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In this review I shall criticise a specific aspect of this book, namely Mueller's arguments against the geometrical algebra (GA) hypothesis, i.e., the hypothesis that some parts of Euclid's Elements are essentially about algebra, only expressed in geometrical form.
In terms of Euclid's Book II Mueller argues that the proofs of the first few propositions suggest his ignorance of algebra. The first two propositions may be expressed thus in algebraic terms, as Mueller notes:
II.1. If there are two straight lines, and one of them is cut into any number of segments whatever, then the rectangle contained by the two straight lines equals the sum of the rectangles contained by the uncut straight line and each of the segments.
II.2. If a straight line is cut at random, then the sum of the rectangles contained by the whole and each of the segments equals the square on the whole.
(x+y)x+(x+y)y = (x+y)^2 (II,2a)
Mueller notes that II,2a can easily be derived from II,1a. But Euclid does not prove II.2 in this manner (he instead proves it from scratch, without reference to II.1). According to Mueller:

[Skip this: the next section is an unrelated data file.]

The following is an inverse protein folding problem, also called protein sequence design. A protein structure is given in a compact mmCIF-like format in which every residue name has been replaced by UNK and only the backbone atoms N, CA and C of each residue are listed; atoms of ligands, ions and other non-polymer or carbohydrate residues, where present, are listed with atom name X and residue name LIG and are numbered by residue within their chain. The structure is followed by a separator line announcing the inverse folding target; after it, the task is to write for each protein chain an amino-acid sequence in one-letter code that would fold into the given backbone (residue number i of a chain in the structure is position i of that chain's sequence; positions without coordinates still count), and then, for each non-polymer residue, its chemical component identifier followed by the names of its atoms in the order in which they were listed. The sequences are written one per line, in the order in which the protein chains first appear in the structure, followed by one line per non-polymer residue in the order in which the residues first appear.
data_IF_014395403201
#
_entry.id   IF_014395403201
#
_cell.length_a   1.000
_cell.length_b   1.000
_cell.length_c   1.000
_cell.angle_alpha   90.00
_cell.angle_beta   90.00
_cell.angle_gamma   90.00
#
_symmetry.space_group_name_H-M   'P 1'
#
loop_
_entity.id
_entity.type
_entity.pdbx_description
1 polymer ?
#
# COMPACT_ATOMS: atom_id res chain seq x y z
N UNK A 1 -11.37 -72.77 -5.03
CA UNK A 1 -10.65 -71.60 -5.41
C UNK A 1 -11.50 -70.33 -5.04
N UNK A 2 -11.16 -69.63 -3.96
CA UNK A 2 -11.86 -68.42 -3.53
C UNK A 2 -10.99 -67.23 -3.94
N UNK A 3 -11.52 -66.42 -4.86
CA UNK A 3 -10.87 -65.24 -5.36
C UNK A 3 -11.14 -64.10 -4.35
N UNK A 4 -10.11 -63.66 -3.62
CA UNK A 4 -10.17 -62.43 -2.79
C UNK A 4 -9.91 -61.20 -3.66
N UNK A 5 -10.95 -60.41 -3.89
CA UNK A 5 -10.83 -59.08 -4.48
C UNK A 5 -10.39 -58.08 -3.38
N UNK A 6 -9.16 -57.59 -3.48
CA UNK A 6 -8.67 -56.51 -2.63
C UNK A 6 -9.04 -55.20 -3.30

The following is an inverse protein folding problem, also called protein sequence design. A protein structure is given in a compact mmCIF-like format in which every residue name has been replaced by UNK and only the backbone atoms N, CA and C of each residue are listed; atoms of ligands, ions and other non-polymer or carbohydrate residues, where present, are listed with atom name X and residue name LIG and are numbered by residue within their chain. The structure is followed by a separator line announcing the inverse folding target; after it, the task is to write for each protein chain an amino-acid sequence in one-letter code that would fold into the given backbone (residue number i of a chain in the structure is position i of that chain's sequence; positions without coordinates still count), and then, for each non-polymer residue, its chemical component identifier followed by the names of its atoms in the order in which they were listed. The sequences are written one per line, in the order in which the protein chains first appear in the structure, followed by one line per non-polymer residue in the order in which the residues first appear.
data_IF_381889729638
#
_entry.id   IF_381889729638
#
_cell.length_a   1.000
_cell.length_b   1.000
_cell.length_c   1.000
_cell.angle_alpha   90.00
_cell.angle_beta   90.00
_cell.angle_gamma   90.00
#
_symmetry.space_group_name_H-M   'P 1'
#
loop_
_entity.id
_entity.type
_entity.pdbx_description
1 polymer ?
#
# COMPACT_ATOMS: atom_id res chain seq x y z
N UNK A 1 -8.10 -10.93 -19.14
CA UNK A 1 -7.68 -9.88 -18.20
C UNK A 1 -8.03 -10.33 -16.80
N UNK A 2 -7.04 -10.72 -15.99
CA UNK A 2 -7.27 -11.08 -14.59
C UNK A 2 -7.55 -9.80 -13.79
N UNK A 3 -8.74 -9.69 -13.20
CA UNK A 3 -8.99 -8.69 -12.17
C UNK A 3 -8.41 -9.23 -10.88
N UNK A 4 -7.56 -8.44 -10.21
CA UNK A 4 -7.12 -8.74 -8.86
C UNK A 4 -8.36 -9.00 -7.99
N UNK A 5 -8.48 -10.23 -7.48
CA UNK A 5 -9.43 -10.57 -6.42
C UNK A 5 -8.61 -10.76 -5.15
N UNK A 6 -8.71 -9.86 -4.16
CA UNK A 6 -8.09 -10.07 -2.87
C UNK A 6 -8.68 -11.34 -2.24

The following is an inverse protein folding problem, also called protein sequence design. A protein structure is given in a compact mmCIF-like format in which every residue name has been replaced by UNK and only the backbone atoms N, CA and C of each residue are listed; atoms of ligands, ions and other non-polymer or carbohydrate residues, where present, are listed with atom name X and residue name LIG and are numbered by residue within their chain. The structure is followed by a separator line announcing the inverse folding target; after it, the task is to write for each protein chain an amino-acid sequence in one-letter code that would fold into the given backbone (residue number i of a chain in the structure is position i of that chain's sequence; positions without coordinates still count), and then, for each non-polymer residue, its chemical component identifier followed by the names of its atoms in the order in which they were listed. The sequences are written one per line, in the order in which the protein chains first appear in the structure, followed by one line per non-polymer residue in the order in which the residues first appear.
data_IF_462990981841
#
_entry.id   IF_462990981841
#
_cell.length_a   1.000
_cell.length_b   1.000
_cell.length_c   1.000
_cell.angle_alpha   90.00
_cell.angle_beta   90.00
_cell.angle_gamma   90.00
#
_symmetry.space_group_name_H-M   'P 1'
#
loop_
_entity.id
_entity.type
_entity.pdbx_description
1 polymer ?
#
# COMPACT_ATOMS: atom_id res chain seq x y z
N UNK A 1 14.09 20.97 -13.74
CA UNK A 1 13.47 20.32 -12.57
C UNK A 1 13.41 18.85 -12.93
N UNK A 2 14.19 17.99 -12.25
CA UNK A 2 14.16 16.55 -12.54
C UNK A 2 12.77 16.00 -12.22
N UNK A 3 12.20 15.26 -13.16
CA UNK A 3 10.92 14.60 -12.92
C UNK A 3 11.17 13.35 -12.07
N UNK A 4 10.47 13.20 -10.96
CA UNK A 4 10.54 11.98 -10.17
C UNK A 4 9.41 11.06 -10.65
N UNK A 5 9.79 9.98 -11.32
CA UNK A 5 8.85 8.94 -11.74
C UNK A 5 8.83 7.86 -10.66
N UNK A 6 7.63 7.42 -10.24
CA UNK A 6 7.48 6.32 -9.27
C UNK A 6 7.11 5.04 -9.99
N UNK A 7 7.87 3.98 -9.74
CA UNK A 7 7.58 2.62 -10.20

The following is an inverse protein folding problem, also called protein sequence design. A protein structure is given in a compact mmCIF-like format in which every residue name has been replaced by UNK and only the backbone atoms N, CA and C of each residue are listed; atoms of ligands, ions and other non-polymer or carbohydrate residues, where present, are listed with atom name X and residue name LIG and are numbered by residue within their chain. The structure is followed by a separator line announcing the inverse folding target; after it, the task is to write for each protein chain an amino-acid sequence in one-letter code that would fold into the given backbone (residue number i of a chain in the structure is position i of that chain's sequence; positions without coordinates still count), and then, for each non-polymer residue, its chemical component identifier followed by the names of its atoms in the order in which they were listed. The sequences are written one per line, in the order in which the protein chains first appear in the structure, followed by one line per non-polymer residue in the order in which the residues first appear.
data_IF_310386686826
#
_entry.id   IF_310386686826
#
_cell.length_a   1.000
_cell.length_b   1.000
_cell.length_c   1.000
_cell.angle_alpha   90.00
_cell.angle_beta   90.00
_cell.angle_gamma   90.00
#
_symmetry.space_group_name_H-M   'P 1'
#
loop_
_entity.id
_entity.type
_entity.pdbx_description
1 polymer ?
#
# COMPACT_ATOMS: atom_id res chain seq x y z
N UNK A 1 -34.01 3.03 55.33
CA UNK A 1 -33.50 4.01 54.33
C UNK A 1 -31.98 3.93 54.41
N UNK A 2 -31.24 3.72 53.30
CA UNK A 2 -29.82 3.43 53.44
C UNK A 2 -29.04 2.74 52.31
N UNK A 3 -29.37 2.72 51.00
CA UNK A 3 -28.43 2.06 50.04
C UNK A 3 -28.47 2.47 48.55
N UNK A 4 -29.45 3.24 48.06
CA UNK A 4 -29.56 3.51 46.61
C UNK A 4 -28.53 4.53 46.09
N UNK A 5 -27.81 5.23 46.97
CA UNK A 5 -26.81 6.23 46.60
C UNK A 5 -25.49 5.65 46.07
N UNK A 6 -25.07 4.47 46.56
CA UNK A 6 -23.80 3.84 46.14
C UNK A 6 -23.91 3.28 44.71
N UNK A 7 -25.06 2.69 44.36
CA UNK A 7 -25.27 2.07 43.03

"The fact that he does not do so is an indication that he does not perceive the relation between these propositions in the way in which a modern algebraist would. For Euclid each of II,1--3 states an independent geometric fact." (p. 46)
On the basis of this and similar examples Mueller generalises thus:
"However one wishes to describe the results proved in book II, the proofs themselves show no sense of the connection between the propositions involved.Read more ›
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